Men are oafish, smelly, barely sensate creatures who never do anything instinctually thoughtful and must be trained like dent-headed monkey-slobs to perform even the most basic of tasks. This is my primary objection to ''couples comedies'': They insist that men are idiots, and that women, perforce, are eye-rolling harridan-saints who nag and hector their husbands, yet ultimately understand their limitations. Monkey-slobs drink too much beer and don't appreciate things like art, but that's to be expected because they're so dumb. The entire scenario is as old as the hair scarf of Andy Capp's wife Flo, reeking of cigarette smoke and dead dreams and ridicule. And maybe ham salad.
Rules of Engagement, CBS' latest offering to the genre, follows two couples. One pair, Adam and Jennifer, has just gotten engaged (The Mountain's Oliver Hudson and Vanished's Bianca Kajlich); the other, Jeff and Audrey, has been married for over a decade (The Tick's Patrick Warburton and Megyn Price, who already served four years in marital purgatory on Grounded for Life). Sooooo one duo still has lots of sex and the other, less. It's funny because it's true! Or it's not that funny at all. Rules is similar to Fox's grimly unamusing comedy 'Til Death, but it has one major advantage: deadpan, rubbery Patrick Warburton. In Rules, he plays his married version of Puddy on Seinfeld, which enables him to get laughs out of used-up jokes like, Men don't like foreplay but they really like football. ''Be ready for sex more than three minutes before SportsCenter,'' he advises his wife after she complains about the briefness of their encounters. This mountain-size dude with a voice from a beef commercial and the cockiness of a cologne salesman makes a few of the gags work through sheer force of personality. And as the token womanizing best friend, Russell, David Spade pops up like a rangy meerkat, and swipes a few laughs before scuttling away.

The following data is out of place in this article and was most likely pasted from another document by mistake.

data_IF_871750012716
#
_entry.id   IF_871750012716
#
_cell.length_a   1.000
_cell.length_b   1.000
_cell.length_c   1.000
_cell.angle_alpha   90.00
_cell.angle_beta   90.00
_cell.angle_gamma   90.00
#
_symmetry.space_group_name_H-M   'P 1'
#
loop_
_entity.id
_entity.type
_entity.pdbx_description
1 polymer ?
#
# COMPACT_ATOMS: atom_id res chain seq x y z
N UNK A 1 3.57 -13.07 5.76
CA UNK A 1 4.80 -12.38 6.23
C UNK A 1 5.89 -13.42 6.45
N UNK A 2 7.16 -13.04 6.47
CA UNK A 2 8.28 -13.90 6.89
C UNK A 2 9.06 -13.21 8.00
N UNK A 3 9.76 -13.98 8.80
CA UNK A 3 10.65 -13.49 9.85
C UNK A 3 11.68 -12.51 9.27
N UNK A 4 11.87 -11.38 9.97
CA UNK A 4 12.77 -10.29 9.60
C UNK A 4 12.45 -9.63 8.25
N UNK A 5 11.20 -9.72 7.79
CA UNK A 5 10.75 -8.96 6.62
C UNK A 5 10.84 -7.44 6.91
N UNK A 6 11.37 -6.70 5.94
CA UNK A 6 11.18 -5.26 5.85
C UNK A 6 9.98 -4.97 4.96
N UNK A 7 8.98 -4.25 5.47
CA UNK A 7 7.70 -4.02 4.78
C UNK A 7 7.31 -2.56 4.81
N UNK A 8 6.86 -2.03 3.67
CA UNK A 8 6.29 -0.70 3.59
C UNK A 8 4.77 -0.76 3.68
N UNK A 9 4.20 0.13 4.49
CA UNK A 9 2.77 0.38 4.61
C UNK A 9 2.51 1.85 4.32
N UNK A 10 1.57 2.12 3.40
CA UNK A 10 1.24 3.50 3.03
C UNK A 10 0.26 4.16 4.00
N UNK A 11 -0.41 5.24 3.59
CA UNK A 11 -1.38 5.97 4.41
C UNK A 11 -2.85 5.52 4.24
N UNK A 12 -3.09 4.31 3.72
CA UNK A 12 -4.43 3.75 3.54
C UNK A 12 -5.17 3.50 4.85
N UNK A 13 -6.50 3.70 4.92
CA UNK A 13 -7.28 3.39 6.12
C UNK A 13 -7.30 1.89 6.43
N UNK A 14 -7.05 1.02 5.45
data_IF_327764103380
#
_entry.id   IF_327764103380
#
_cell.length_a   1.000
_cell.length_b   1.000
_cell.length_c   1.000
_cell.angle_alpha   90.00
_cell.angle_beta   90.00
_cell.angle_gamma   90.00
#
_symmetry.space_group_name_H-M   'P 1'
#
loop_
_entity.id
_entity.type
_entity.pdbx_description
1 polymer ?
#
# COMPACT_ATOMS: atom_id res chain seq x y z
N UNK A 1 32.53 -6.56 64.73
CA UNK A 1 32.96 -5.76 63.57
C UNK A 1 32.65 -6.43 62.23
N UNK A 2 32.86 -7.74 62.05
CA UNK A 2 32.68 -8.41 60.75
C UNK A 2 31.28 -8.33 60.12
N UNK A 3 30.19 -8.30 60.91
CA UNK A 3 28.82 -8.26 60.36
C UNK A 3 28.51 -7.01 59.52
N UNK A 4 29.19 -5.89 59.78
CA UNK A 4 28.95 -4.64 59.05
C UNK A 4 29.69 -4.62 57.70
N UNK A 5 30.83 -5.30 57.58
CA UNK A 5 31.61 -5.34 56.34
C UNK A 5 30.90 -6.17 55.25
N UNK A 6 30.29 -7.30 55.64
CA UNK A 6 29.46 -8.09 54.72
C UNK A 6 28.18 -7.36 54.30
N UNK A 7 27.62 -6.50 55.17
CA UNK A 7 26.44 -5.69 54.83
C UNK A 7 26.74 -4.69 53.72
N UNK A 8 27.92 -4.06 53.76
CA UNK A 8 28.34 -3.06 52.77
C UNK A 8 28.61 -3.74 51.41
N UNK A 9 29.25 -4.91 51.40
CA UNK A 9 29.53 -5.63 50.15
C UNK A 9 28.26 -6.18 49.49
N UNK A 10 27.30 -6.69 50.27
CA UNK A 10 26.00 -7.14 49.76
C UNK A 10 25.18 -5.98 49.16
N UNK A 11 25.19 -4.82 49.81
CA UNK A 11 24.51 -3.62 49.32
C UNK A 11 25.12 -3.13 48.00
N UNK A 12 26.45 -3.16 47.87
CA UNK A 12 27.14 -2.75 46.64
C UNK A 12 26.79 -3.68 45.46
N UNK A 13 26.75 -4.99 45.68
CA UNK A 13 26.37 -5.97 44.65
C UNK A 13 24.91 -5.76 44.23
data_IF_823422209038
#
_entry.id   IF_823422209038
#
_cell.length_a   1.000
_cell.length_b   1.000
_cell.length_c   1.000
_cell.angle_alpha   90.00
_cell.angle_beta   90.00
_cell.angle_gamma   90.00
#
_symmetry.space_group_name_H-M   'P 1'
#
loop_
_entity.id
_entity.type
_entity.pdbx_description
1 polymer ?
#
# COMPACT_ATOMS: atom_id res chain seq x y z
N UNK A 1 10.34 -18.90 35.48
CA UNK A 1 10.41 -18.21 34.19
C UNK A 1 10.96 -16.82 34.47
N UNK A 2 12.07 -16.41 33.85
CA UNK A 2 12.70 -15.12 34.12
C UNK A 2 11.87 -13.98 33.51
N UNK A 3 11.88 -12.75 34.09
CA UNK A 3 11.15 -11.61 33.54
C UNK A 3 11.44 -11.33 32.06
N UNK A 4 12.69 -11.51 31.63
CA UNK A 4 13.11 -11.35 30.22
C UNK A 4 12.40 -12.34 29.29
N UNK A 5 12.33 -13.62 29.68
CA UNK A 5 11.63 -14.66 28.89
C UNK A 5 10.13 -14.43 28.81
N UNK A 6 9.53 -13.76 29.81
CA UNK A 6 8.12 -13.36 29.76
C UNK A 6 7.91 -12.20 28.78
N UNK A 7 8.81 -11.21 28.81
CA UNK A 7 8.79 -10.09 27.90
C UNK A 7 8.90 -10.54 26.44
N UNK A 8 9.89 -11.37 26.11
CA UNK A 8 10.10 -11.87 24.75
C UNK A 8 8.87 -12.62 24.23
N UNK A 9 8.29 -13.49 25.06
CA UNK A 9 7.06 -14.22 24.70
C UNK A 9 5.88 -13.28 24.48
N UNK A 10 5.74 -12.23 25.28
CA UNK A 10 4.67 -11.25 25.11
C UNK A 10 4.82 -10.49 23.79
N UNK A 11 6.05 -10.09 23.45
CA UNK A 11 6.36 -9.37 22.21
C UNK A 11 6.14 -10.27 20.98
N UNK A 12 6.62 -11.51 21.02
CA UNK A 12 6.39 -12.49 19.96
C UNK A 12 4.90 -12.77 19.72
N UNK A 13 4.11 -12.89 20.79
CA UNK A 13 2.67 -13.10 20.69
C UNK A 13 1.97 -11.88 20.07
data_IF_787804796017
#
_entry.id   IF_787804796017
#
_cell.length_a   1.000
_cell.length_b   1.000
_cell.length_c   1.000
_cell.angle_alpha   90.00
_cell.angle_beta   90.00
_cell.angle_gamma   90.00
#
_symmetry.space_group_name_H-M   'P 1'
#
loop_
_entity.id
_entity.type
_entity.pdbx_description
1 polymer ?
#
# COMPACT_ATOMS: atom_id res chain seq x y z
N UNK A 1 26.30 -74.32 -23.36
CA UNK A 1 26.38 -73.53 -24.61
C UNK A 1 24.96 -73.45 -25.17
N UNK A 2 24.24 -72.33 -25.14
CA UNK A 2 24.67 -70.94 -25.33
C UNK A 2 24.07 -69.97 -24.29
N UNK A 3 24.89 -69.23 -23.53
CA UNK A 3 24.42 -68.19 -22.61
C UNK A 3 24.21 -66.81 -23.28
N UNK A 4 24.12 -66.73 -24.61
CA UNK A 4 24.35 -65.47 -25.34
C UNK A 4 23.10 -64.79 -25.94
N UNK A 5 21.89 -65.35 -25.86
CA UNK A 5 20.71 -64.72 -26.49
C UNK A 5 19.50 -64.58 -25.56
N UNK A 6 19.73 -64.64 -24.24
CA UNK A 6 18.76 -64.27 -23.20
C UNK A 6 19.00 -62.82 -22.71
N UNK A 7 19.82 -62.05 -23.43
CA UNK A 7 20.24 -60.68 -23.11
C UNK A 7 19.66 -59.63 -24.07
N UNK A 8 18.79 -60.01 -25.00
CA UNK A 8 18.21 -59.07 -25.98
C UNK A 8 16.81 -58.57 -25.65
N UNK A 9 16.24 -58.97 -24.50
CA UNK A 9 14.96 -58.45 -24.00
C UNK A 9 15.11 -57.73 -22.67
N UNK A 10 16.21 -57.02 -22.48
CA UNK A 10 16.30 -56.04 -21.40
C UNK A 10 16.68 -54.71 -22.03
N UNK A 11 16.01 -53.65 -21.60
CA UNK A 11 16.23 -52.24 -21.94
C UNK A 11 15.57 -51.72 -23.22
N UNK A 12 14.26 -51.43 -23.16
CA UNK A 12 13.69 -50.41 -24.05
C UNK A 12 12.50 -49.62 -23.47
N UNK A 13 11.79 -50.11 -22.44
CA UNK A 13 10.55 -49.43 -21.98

But the central problem remains: These comedies are based on shortcomings and disappointment. And unless their writing is as frank as Roseanne or as slightly surreal as Curb Your Enthusiasm, the shows are less amusing than depressing. Sure, the guy comes through in the end (the lug lets his wife shop, for instance) and the girl suffers through the silliness (thanks to a bottle of wine and some new shoes). But are we all truly that quietly desperate and deeply, deeply boring? Why not a fresher take of the Thin Man variety with a clever couple who actually doted on each other, who bantered rather than mocked? It would require nimbler writing and a much cheerier outlook. But it would be nice to think that men and women had more interesting topics of conversation than mortgages and forgotten birthdays. C-